Displaying 1 - 8 of 8
Date created: 2012-08-10
The full text of this paper will be available in July, 2021 due to the embargo policies of Advanced Optical Materials for works funded by Natural Sciences and Engineering Research Council of Canada (NSERC). Contact email@example.com to enquire if the full text of the accepted manuscript can be made available to you.
Date created: 2020-07-26
Stroke is one of the leading causes of permanent disability in adults. The literature suggests that rehabilitation is key to early motor recovery. However, conventional therapy is labor and cost intensive. Robotic and functional electrical stimulation (FES) devices can provide a high dose of repetitions and as such may provide an alternative, or an adjunct, to conventional rehabilitation therapy. Brain-computer interfaces (BCI) could augment neuroplasticity by introducing mental training. However, mental training alone is not enough; but combining mental with physical training could boost outcomes. In the current case study, a portable rehabilitative platform and goal-oriented supporting training protocols were introduced and tested with a chronic stroke participant. A novel training method was introduced with the proposed rehabilitative platform. A 37-year old individual with chronic stroke participated in 6-weeks of training (18 sessions in total, 3 sessions a week, and 1 h per session). In this case study, we show that an individual with chronic stroke can tolerate a 6-week training bout with our system and protocol. The participant was actively engaged throughout the training. Changes in the Wolf Motor Function Test (WMFT) suggest that the training positively affected arm motor function (12% improvement in WMFT score).
Date created: 2018-04-03
Electroencephalography (EEG) has recently been considered for use in rehabilitation of people with motor deficits. EEG data from the motor imagery of different body movements have been used, for instance, as an EEG-based control method to send commands to rehabilitation devices that assist people to perform a variety of different motor tasks. However, it is both time and effort consuming to go through data collection and model training for every rehabilitation task. In this paper, we investigate the possibility of using an EEG model from one type of motor imagery (e.g.: elbow extension and flexion) to classify EEG from other types of motor imagery activities (e.g.: open a drawer). In order to study the problem, we focused on the elbow joint. Specifically, nine kinesthetic motor imagery tasks involving the elbow were investigated in twelve healthy individuals who participated in the study. While results reported that models from goal-oriented motor imagery tasks had higher accuracy than models from the simple joint tasks in intra-task testing (e.g., model from elbow extension and flexion task was tested on EEG data collected from elbow extension and flexion task), models from simple joint tasks had higher accuracies than the others in inter-task testing (e.g., model from elbow extension and flexion task tested on EEG data collected from drawer opening task). Simple single joint motor imagery tasks could, therefore, be considered for training models to potentially reduce the number of repetitive data acquisitions and model training in rehabilitation applications.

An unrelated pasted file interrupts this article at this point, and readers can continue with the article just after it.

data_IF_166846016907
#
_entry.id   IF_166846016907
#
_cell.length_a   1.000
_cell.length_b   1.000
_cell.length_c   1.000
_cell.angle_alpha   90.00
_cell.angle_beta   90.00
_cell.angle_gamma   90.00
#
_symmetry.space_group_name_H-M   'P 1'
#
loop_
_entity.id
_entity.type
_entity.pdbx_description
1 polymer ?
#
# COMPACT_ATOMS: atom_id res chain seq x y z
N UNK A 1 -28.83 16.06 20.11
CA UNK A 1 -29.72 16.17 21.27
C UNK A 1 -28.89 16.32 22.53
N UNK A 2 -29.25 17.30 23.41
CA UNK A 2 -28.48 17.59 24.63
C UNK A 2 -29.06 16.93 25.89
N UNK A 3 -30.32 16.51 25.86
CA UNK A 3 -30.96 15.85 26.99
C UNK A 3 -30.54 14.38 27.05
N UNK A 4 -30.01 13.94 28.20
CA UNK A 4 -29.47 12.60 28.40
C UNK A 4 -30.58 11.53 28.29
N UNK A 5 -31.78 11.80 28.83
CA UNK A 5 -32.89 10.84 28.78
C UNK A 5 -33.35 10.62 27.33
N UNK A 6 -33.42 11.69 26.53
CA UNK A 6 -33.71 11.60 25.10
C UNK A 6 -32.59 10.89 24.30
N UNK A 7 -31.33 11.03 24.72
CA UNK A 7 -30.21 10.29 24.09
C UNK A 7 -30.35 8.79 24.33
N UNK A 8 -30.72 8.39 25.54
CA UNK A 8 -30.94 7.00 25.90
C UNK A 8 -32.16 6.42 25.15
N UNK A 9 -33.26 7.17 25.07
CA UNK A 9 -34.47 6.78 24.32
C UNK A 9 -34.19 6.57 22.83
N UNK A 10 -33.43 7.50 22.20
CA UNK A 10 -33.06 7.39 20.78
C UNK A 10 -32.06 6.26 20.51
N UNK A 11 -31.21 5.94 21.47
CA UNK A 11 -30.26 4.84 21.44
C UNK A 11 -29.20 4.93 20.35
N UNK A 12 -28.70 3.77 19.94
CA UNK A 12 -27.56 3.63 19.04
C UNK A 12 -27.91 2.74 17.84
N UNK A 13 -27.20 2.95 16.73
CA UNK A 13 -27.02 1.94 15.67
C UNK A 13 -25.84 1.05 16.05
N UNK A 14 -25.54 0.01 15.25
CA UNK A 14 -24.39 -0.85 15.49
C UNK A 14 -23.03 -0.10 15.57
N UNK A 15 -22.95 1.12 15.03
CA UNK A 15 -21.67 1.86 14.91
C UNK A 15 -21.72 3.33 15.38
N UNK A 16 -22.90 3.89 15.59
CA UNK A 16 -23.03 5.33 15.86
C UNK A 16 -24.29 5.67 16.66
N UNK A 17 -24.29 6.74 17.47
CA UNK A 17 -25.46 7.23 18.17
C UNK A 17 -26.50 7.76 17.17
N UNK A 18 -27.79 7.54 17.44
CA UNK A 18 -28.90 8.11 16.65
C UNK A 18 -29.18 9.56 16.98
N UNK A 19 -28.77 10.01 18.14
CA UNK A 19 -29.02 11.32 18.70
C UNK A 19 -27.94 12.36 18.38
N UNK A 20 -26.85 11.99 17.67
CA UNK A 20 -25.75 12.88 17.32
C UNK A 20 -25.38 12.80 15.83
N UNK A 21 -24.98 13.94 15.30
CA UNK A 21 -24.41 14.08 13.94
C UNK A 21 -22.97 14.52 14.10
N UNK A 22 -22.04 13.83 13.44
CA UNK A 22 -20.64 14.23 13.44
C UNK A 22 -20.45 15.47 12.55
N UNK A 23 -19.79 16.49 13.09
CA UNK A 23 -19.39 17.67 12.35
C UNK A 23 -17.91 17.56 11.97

Date created: 2017-11-29
The full text of this paper will be available in Mar 2022 due to the embargo policies of Journal of Hazardous Materials. Contact firstname.lastname@example.org to enquire if the full text of the accepted manuscript can be made available to you.
Date created: 2019-11-08